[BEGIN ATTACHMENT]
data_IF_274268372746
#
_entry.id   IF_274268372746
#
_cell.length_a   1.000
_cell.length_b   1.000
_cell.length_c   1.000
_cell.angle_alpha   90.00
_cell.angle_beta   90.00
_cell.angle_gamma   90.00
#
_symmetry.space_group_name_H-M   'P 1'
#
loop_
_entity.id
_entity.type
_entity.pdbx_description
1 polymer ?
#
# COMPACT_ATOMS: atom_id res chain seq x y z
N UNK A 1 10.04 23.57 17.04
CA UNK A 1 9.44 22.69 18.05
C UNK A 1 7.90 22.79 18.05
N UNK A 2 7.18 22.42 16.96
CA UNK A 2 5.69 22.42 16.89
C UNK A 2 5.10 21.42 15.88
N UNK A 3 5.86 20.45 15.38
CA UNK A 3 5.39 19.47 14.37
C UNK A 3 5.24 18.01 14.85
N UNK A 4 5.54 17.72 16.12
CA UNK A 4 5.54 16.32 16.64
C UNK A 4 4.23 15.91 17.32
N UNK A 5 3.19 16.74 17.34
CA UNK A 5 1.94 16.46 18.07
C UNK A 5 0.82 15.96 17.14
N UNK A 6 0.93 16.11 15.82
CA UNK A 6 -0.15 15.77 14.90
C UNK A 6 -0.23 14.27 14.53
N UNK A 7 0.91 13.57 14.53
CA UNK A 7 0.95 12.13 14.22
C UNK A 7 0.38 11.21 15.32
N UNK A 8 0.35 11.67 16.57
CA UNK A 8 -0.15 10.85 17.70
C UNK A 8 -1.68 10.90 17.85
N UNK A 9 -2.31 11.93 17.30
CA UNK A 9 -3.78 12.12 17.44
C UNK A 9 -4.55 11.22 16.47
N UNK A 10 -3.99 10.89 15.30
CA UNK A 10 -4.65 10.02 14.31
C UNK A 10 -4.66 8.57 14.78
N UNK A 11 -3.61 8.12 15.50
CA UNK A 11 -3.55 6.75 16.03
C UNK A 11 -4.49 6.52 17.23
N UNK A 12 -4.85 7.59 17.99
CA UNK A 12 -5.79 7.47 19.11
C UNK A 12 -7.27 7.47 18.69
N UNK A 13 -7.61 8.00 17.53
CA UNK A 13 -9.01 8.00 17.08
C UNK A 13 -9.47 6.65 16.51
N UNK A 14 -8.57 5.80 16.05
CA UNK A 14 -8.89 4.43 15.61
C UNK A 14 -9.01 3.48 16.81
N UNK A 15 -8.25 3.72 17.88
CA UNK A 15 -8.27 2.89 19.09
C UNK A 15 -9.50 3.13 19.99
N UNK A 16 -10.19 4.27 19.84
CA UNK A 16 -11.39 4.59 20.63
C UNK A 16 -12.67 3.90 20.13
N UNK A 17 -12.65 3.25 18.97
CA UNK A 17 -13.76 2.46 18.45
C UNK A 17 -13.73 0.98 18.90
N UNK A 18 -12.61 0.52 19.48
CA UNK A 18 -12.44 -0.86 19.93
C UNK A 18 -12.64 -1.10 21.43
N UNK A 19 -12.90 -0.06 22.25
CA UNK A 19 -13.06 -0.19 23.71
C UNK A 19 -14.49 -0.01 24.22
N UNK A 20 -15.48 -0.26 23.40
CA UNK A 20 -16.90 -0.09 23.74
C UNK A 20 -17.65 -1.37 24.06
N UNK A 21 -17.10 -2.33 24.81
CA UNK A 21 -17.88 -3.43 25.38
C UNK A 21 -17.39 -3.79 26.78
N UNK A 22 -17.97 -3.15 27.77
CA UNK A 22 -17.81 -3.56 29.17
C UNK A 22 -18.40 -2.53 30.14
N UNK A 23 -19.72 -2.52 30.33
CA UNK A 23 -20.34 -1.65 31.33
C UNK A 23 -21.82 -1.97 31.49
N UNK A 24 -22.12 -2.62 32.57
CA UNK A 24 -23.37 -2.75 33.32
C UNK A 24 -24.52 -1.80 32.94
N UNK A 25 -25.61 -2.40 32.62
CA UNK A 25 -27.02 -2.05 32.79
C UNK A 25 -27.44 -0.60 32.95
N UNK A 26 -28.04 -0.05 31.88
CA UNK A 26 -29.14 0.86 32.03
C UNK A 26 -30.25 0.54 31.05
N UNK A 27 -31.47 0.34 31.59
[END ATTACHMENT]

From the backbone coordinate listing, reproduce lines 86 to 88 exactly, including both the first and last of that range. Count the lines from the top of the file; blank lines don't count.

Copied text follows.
C UNK A 22 -18.40 -2.53 30.14
N UNK A 23 -19.72 -2.52 30.33
CA UNK A 23 -20.34 -1.65 31.33